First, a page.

The workforce supporting innovative projects like these will need to have the ability to learn, adjust and adapt to new technologies quickly, regardless of their roles today. Innovative technologies that allow companies to engage with talent beyond the immediate organization gives rise to a new trend: the extended talent ecosystem. Rather than managing only the internal workforce, the best companies will establish and manage an extended talent ecosystem, comprising multiple talent pools and spanning multiple generations.

Adapting to a new generation of talent

All relevant talent will soon be tech-savvy, which is why it’s important for employers to demonstrate their attractiveness, not only in how they transform their businesses, but their workforce too.

Employees are no longer satisfied with traditional 9 to 5 working hours, and are moving towards contracted work, also known as a ‘gig’ economy. Growth of this more mobile workforce has risen dramatically in the past decade, and by many accounts, gig workers now represent a third of the global workforce. For many, such work arrangements have its perks. People are able to be their own boss, have flexible schedules, or build a business based on their trade experience. The gig economy will continue to grow in the coming years, posing new challenges for organisations to retain and develop employees while at the same time attracting new talent.

The UAE’s Freelance Permits address this trend by allowing for specialized individuals in the media, technology and education sectors to offer their services on a consultancy basis, even if they have a full-time job. The initiative boosts diverse skills in the local market and further positions the UAE as an innovation and talent hub.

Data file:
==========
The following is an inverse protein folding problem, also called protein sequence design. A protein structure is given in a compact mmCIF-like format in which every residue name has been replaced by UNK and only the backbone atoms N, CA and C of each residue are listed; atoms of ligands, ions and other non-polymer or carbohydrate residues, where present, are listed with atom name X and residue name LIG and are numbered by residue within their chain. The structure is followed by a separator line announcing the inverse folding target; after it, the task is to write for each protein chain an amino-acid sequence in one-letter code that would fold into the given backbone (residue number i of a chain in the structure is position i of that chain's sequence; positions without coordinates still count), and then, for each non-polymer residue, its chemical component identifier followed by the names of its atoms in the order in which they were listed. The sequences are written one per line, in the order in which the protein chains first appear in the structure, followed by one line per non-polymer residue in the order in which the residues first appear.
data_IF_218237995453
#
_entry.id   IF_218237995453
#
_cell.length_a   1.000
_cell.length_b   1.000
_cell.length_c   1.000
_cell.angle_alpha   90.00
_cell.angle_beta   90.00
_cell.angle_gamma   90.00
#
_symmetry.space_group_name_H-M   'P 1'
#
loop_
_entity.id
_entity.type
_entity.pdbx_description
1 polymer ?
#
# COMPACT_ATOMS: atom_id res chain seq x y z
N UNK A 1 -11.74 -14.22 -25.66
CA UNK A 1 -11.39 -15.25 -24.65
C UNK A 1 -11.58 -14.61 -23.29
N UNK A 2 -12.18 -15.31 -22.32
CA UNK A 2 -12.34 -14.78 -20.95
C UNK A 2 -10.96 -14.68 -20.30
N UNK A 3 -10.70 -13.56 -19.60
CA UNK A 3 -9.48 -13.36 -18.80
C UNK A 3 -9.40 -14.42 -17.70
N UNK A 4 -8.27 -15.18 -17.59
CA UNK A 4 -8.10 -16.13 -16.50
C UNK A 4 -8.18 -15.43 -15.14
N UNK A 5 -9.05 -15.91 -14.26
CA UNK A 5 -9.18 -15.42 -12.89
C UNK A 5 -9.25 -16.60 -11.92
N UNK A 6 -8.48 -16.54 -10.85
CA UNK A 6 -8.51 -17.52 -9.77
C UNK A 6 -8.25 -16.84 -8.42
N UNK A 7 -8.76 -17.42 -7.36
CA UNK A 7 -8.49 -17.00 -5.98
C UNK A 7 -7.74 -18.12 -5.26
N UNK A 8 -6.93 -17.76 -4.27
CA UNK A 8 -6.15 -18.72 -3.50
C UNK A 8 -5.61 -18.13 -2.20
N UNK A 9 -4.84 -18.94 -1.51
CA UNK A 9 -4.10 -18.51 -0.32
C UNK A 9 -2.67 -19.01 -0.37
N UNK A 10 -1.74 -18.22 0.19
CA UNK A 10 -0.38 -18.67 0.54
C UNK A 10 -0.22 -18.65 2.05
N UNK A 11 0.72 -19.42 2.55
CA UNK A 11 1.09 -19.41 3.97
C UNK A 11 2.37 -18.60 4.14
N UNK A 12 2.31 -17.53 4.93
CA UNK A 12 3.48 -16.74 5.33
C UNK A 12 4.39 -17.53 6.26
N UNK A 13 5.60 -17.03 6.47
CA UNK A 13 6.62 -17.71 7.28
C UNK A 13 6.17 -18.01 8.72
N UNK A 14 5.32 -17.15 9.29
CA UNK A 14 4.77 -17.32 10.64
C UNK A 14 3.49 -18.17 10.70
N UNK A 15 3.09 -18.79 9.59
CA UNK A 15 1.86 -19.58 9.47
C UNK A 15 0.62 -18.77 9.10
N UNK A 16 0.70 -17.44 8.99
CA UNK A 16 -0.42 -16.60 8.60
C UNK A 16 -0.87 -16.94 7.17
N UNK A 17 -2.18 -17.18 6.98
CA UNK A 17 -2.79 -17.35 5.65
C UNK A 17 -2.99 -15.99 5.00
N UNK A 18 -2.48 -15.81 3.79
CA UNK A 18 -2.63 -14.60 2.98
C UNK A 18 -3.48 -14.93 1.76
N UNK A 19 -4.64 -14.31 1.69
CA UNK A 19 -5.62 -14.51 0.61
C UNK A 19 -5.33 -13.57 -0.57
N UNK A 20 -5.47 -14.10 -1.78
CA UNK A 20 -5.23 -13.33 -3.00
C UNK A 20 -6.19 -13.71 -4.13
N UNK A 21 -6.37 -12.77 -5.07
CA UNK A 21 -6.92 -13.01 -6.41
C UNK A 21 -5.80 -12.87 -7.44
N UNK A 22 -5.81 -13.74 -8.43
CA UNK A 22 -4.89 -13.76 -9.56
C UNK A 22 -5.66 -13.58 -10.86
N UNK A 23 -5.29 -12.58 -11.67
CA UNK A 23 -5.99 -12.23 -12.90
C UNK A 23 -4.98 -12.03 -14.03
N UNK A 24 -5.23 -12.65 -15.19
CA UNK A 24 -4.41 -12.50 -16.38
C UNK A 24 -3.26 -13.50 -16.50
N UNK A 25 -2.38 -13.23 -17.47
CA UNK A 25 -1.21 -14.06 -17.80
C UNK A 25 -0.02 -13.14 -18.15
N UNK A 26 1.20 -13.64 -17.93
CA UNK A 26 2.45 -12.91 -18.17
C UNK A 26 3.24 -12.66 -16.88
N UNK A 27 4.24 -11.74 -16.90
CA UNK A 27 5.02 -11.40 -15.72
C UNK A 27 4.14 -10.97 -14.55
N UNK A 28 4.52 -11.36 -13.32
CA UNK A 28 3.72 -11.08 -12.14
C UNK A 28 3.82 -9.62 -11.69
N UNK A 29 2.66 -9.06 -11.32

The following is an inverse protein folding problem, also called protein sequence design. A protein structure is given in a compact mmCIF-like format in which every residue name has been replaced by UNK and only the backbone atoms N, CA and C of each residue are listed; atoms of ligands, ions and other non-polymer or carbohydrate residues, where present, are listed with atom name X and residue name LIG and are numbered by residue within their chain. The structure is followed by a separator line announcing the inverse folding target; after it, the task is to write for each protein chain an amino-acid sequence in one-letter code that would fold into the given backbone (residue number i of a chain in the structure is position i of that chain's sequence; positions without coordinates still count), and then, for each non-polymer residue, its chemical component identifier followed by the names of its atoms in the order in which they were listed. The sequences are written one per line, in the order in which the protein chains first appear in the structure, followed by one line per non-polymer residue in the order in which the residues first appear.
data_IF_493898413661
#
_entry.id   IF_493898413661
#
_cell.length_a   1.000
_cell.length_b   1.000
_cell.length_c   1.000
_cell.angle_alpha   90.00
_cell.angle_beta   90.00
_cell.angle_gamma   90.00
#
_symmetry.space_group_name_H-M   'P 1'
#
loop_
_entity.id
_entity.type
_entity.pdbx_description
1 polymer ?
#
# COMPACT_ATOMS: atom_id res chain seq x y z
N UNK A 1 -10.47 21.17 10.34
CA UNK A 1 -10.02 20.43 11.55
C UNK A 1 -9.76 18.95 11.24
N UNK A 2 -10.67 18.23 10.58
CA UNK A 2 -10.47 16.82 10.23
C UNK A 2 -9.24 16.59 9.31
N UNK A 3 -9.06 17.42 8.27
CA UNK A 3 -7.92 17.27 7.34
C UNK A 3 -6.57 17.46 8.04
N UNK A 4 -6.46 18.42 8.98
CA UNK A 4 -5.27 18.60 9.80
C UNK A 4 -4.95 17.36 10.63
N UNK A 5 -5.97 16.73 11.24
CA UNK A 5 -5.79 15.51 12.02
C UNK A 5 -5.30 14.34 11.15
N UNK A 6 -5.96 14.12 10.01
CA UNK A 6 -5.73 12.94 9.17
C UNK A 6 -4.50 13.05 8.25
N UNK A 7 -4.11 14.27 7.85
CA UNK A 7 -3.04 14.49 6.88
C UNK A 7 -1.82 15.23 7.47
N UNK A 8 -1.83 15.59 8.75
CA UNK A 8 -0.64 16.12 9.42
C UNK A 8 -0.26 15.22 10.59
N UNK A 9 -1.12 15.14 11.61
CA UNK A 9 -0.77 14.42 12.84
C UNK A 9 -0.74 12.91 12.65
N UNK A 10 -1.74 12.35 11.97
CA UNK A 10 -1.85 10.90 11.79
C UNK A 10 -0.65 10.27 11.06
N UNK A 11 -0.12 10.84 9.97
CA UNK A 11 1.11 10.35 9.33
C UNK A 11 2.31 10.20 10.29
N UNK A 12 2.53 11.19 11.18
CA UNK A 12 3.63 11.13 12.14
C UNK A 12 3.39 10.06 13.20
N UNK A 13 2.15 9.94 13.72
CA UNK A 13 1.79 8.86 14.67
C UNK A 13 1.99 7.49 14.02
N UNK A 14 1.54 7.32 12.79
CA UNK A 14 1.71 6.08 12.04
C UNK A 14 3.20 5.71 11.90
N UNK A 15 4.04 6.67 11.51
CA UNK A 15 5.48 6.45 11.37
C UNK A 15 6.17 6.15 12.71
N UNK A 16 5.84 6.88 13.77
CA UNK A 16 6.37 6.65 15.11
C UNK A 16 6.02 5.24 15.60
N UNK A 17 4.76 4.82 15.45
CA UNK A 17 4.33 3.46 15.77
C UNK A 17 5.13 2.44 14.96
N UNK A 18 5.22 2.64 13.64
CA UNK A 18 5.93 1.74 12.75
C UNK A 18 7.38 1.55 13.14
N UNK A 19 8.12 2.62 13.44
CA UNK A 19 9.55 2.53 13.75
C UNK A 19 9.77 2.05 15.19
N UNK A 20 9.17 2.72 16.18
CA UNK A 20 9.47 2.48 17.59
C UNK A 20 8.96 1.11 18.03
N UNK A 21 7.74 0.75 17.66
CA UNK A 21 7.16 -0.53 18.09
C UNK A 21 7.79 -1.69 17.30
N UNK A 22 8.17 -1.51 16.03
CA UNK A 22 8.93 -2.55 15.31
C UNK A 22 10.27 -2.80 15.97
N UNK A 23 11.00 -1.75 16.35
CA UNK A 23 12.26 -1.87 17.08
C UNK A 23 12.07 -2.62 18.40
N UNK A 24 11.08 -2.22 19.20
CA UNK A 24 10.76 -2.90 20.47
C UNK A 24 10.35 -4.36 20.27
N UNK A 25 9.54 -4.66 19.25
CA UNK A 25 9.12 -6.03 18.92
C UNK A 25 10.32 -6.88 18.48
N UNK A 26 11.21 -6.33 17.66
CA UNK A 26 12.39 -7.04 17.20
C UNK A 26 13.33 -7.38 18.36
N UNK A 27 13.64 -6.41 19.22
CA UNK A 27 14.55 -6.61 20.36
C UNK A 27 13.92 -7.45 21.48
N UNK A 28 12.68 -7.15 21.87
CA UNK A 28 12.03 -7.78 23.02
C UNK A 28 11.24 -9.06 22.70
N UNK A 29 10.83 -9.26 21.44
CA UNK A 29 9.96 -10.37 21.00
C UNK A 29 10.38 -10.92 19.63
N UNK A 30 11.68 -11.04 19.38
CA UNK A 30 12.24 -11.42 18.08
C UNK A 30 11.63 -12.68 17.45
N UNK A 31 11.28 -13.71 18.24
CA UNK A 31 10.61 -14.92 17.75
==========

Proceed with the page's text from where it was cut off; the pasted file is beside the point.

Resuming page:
Companies also need to rethink the way they build value propositions for how different types of workers are rewarded and recognized for their achievements. Compensation and standard benefits are no longer enough to attract and retain talent. The region needs more varied employee benefits that address financial, professional and personal needs. In particular, increased financial stability is needed in the GCC, where more than 50 percent of the population are expatriates. Organizations are beginning to see the importance of offering long-term rewards and savings plans to continue attracting this global talent.

To this end, the Dubai International Financial Center (DIFC) will implement the DEWS (DIFC Employee Workplace Savings) Plan in January 2020 to align the end-of-service benefit arrangement with global retirement savings best practices and offer additional financial security to employees.

For organisations to evolve and stay ahead, it is important to bring out the best in their workforce. To thrive, employees want clear career paths to know where they’re going and supportive leaders to help them get there. Preparing for the workforce of tomorrow requires a mindset that encourages innovation, experimentation, risk-taking and an unrelenting focus on data-driven decision-making.

Martine Ferland is the President and CEO of Mercer